UHB provides a comprehensive range of diagnostic and interventional procedures utilising high specification imaging equipment. This is supported by the latest image evaluation software, distributed via the ultimate in PACS (Picture Archiving Communication Systems) management platforms.
The department plays a key part in the treatment of the more than 806,000 patients who are treated at the hospital every year.
The department has inpatient and outpatient facilities, as well as dedicated scanners located in the Emergency Department. This separate emergency imaging facility means access to the main imaging services can be planned more effectively, a key element in supporting research which requires regular and precisely scheduled imaging.
QEHB runs inpatient and outpatient imaging separately but as part of integrated department on a single floor.
These services are available during extended hours to cater to patients needing scans outside normal working hours.
The Imaging Department provides the full range of clinical imaging requirements of a large University teaching hospital, yet is also adaptable to individual research needs.
In particular, the MRI suite of equipment is used to carry out non-standard scans which are requested and approved as part of the required research approvals process.
The hospital’s Imaging and Nuclear Medicine teams play a major role in preparing research bids to ensure the necessary resources are available and that any imaging components are consistent with patient safety and care.
The Imaging department has staff dedicated to coordinating research activity. They coordinate research imaging with regular clinical activity and have a key role in ensuring all imaging events are scheduled according to the relevant protocols. They also play a role in ensuring consistency of scanning methodlogy and compliance with relevant governance requirements.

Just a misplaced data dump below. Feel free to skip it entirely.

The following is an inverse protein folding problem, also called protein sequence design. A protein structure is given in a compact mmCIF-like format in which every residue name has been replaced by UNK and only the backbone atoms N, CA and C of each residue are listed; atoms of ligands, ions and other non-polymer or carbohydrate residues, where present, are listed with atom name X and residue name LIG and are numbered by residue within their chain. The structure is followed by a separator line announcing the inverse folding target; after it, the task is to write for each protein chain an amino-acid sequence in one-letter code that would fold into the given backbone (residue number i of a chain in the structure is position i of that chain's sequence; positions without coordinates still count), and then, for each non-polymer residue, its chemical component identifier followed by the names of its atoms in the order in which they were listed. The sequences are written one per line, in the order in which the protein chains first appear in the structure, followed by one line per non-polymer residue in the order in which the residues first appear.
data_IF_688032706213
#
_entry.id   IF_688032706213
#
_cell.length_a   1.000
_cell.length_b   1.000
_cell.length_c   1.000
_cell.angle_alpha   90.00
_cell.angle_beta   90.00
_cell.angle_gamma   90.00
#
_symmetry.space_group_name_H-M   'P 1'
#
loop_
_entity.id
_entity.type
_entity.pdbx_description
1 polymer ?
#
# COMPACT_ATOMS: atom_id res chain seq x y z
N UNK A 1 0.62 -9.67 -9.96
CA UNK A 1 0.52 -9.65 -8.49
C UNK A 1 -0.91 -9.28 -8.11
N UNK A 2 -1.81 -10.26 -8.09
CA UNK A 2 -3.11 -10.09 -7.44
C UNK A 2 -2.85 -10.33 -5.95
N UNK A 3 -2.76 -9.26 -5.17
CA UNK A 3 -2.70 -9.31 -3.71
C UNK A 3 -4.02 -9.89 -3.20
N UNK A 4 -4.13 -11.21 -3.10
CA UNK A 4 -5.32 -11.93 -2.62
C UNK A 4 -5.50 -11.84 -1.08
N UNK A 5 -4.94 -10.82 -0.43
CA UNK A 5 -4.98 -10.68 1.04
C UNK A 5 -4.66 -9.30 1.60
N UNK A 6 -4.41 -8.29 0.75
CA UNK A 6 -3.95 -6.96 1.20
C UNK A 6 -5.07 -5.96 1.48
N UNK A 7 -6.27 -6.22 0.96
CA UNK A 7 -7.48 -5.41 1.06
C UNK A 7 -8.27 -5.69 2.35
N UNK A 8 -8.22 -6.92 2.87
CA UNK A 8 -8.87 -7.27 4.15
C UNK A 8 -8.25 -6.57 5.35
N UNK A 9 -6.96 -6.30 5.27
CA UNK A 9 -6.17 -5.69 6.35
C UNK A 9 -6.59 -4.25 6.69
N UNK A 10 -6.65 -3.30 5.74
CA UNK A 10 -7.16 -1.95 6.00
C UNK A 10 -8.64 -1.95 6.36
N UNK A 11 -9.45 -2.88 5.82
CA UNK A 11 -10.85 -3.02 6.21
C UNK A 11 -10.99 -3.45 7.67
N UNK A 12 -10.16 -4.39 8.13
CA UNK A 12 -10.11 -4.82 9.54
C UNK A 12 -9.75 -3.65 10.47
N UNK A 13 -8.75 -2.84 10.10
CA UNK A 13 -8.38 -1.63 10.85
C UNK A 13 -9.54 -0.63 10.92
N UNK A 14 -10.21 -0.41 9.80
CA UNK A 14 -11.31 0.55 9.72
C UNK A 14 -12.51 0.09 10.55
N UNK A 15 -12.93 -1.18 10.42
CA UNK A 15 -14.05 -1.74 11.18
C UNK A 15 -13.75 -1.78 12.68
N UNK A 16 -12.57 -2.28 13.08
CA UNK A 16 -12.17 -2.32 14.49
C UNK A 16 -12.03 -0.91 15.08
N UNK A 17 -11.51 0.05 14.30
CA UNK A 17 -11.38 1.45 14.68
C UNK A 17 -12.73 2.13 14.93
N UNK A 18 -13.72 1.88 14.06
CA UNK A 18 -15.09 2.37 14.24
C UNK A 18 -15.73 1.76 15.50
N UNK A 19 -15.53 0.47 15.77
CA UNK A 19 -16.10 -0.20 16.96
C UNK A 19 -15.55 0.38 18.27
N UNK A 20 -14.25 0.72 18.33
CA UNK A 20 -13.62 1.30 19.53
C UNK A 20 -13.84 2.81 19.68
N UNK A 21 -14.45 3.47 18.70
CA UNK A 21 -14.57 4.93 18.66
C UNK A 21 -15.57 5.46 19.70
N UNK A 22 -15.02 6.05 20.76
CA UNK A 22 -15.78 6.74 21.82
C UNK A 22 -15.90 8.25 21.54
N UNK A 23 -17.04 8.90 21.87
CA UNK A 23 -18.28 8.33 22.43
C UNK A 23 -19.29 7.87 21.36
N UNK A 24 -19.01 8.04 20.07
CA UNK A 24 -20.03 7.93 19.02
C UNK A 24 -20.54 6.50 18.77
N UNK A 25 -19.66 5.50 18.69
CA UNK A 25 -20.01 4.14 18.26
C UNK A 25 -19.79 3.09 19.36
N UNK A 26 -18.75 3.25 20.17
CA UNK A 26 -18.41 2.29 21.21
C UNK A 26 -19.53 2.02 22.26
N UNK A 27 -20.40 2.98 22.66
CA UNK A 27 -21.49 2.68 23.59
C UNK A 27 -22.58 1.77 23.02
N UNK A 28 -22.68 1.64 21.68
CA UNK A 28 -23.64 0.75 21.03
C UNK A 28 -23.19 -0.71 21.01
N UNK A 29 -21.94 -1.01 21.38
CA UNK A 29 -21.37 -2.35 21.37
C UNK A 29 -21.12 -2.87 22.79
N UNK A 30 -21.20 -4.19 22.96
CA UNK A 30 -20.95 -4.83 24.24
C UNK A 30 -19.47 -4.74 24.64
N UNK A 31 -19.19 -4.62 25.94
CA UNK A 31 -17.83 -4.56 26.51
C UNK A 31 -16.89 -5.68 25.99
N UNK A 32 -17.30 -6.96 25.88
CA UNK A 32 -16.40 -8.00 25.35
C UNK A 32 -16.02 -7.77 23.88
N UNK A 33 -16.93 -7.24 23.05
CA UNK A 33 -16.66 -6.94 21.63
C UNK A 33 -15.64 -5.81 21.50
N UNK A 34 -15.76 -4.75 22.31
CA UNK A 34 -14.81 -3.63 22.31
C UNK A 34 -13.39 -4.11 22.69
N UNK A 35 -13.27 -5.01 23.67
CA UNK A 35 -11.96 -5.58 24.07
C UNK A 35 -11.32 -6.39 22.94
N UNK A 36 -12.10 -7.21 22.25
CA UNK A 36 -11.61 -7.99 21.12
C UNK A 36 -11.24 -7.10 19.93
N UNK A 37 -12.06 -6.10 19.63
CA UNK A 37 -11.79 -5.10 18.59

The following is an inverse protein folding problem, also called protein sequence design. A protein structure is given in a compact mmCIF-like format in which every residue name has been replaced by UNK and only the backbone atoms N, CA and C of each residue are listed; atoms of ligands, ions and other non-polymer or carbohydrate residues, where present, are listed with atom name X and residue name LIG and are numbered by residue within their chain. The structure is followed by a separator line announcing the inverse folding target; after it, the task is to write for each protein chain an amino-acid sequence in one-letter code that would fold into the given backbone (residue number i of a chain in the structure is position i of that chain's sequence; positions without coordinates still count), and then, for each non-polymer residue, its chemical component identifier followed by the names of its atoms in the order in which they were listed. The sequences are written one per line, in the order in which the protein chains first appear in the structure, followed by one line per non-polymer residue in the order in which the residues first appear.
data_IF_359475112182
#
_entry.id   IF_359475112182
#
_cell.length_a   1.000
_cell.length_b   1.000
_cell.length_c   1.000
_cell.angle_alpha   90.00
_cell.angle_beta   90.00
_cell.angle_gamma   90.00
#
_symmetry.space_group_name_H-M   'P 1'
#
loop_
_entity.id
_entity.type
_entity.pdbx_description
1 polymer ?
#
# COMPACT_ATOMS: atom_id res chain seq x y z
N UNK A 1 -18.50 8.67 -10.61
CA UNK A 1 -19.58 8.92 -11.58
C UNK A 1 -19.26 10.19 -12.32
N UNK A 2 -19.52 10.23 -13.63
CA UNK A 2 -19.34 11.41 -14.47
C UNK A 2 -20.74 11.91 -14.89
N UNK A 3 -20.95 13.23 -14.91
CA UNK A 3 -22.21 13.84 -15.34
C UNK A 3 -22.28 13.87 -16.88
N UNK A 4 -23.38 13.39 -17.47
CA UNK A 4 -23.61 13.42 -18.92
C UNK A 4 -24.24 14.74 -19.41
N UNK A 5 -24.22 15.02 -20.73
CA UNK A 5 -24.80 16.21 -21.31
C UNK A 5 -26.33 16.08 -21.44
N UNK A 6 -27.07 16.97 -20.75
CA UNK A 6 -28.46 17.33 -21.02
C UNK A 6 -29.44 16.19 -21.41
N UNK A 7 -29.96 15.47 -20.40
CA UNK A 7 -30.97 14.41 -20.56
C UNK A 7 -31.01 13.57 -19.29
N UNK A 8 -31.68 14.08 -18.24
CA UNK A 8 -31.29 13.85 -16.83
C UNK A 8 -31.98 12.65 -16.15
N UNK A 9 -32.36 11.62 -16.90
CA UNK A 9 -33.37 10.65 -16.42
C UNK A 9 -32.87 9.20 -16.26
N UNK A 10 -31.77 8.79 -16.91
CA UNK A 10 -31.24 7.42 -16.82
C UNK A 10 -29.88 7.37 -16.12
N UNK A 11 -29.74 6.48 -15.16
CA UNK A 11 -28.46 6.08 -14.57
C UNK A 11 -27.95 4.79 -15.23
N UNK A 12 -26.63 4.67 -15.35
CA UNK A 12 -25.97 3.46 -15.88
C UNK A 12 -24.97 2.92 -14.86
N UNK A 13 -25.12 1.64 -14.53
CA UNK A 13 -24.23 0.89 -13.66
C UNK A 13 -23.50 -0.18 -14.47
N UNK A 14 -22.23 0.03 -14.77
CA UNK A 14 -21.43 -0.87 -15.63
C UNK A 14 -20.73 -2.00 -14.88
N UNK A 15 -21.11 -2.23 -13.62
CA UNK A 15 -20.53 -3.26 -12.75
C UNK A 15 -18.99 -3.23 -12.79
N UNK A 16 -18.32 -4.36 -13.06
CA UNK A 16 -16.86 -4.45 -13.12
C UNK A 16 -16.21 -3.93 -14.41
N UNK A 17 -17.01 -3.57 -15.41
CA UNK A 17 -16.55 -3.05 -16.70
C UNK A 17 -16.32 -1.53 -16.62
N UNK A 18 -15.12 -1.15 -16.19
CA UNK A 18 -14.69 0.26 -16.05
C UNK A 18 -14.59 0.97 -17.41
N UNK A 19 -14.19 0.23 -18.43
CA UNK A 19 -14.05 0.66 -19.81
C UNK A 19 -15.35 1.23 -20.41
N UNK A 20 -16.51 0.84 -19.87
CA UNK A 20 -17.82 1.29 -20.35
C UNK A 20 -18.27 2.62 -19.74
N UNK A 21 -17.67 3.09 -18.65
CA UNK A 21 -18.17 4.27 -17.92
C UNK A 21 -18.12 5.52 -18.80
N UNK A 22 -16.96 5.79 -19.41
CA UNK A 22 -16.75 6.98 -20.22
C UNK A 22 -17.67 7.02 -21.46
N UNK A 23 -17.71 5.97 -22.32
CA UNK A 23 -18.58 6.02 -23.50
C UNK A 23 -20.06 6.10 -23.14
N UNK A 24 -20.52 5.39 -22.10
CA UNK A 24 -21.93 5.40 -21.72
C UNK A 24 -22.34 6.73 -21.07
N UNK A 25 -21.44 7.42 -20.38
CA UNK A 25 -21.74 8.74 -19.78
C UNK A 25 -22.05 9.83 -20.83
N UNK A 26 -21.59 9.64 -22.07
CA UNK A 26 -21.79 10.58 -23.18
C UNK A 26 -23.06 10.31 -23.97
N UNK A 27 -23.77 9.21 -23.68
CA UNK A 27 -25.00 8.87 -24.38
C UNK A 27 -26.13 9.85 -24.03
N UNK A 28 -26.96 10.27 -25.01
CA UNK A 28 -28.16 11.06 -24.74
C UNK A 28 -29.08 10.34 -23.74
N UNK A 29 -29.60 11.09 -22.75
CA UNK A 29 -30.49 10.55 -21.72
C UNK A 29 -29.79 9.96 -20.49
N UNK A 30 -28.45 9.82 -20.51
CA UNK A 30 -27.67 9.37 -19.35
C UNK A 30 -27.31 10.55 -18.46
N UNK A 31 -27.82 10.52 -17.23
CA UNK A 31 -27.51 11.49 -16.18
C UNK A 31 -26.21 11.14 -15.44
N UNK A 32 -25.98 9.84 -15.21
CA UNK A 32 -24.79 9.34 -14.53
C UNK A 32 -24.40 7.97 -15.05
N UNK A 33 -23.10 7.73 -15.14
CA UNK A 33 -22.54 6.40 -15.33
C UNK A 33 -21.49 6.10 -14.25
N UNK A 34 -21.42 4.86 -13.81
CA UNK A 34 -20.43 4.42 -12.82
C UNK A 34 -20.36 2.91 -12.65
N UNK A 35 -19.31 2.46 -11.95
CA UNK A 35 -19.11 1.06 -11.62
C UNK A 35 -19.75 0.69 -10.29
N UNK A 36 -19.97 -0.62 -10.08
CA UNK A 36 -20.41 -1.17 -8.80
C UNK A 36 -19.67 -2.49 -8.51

Support for research
The imaging department plays a key role in research activity across all specialties at UHB, including both cancer and non-cancer studies.
The extent and configuration of UHB’s Imaging Department means it is often used by other hospitals to support their own research work.
In particular, the Department has provided imaging support to research being carried out by Birmingham Women’s Hospital NHS Foundation Trust, the Royal Orthopaedic Hospital NHS Foundation Trust, Heart of England NHS Foundation Trust and Walsall Healthcare NHS Trust and Sandwell and West Birmingham Hospitals NHS Trust.
Nuclear medicine involves the use of radioactive materials to create images or deliver treatment, and both these capabilities are important in a wide range of research activities. The Nuclear Medicine Department operates as an integral part of the imaging service providing support to a broad range of research programmes.
A gamma camera takes images by detecting the presence of a radioactive substance which has been introduced to the patient’s body, by injection, inhalation or ingestion. The substance used emits gamma rays, which are detected by the machine and converted into visual images. Different substances are used depending on the type of scan required.
The SPECT-CT machine uses a combination of a gamma camera and a CT machine, which takes a number of X-rays to create detailed images of the body’s structures. By merging the gamma camera and CT images, the SPECT-CT creates a new image which shows the distribution of the radioactive substance in relation to internal structures such as bones and organs.
The PET-CT scan uses a similar principle to the SPECT-CT, but uses a different type of radioactive material and detector. PET stands for positron emission tomography, and uses biologically active positron-emitting substances, for example to image tissue metabolic activity.
A DXA scanner is a dual energy x-ray system that takes pictures and measures the density of bone in different parts of the body. This is used for osteoporosis diagnosis and research.
Nuclear medicine can also be used to provide data which is not presented as an image.
These measurements include:
- Glomerular filtration rate, the gold standard for establishing kidney function
- Red cell mass
- Plasma volume
The use of nuclear medicine in research is not limited to generating data. Some research looks at how the use of radioactive materials can actually help treat conditions.
UHB has a radiopharmacy on site to prepare the materials it uses for such therapies, some of which are part of research programmes.